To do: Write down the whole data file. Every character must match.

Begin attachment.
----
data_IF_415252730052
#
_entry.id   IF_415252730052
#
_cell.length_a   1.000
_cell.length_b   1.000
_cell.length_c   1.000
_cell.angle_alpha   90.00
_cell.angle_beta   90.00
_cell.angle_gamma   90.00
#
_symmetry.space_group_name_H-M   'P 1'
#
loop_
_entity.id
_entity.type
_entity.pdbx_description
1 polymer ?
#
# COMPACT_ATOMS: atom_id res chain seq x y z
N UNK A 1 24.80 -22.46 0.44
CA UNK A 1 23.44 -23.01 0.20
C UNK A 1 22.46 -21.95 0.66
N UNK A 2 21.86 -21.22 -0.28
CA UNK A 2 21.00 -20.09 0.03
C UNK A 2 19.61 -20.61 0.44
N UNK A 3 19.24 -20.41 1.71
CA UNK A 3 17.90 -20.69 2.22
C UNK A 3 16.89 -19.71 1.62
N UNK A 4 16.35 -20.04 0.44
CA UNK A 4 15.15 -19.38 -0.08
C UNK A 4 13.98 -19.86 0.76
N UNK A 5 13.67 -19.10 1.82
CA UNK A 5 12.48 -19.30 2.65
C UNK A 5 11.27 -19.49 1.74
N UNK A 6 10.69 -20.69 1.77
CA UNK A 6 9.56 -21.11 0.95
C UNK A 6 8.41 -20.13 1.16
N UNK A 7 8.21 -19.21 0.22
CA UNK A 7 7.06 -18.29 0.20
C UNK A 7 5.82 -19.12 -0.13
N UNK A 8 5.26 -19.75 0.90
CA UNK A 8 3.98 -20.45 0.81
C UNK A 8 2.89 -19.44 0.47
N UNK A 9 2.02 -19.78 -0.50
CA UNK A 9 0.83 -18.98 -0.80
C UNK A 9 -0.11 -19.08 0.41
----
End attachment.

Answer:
data_IF_415252730052
#
_entry.id   IF_415252730052
#
_cell.length_a   1.000
_cell.length_b   1.000
_cell.length_c   1.000
_cell.angle_alpha   90.00
_cell.angle_beta   90.00
_cell.angle_gamma   90.00
#
_symmetry.space_group_name_H-M   'P 1'
#
loop_
_entity.id
_entity.type
_entity.pdbx_description
1 polymer ?
#
# COMPACT_ATOMS: atom_id res chain seq x y z
N UNK A 1 24.80 -22.46 0.44
CA UNK A 1 23.44 -23.01 0.20
C UNK A 1 22.46 -21.95 0.66
N UNK A 2 21.86 -21.22 -0.28
CA UNK A 2 21.00 -20.09 0.03
C UNK A 2 19.61 -20.61 0.44
N UNK A 3 19.24 -20.41 1.71
CA UNK A 3 17.90 -20.69 2.22
C UNK A 3 16.89 -19.71 1.62
N UNK A 4 16.35 -20.04 0.44
CA UNK A 4 15.15 -19.38 -0.08
C UNK A 4 13.98 -19.86 0.76
N UNK A 5 13.67 -19.10 1.82
CA UNK A 5 12.48 -19.30 2.65
C UNK A 5 11.27 -19.49 1.74
N UNK A 6 10.69 -20.69 1.77
CA UNK A 6 9.56 -21.11 0.95
C UNK A 6 8.41 -20.13 1.16
N UNK A 7 8.21 -19.21 0.22
CA UNK A 7 7.06 -18.29 0.20
C UNK A 7 5.82 -19.12 -0.13
N UNK A 8 5.26 -19.75 0.90
CA UNK A 8 3.98 -20.45 0.81
C UNK A 8 2.89 -19.44 0.47
N UNK A 9 2.02 -19.78 -0.50
CA UNK A 9 0.83 -18.98 -0.80
C UNK A 9 -0.11 -19.08 0.41